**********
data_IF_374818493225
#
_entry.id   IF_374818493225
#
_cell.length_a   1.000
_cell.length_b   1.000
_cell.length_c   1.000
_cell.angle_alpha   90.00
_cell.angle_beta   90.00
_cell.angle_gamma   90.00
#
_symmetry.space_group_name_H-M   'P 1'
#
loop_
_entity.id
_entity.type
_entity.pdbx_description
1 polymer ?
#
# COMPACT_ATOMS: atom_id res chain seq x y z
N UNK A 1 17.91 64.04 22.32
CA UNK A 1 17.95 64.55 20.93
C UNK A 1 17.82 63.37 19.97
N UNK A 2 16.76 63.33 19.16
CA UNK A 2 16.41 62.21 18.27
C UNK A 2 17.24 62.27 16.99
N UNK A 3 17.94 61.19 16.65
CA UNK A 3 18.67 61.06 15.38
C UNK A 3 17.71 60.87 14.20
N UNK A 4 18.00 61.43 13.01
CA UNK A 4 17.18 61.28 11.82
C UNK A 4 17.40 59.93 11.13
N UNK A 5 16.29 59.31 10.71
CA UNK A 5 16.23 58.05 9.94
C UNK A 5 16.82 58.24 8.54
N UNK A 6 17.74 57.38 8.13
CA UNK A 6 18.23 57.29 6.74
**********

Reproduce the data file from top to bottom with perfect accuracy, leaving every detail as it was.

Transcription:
data_IF_374818493225
#
_entry.id   IF_374818493225
#
_cell.length_a   1.000
_cell.length_b   1.000
_cell.length_c   1.000
_cell.angle_alpha   90.00
_cell.angle_beta   90.00
_cell.angle_gamma   90.00
#
_symmetry.space_group_name_H-M   'P 1'
#
loop_
_entity.id
_entity.type
_entity.pdbx_description
1 polymer ?
#
# COMPACT_ATOMS: atom_id res chain seq x y z
N UNK A 1 17.91 64.04 22.32
CA UNK A 1 17.95 64.55 20.93
C UNK A 1 17.82 63.37 19.97
N UNK A 2 16.76 63.33 19.16
CA UNK A 2 16.41 62.21 18.27
C UNK A 2 17.24 62.27 16.99
N UNK A 3 17.94 61.19 16.65
CA UNK A 3 18.67 61.06 15.38
C UNK A 3 17.71 60.87 14.20
N UNK A 4 18.00 61.43 13.01
CA UNK A 4 17.18 61.28 11.82
C UNK A 4 17.40 59.93 11.13
N UNK A 5 16.29 59.31 10.71
CA UNK A 5 16.23 58.05 9.94
C UNK A 5 16.82 58.24 8.54
N UNK A 6 17.74 57.38 8.13
CA UNK A 6 18.23 57.29 6.74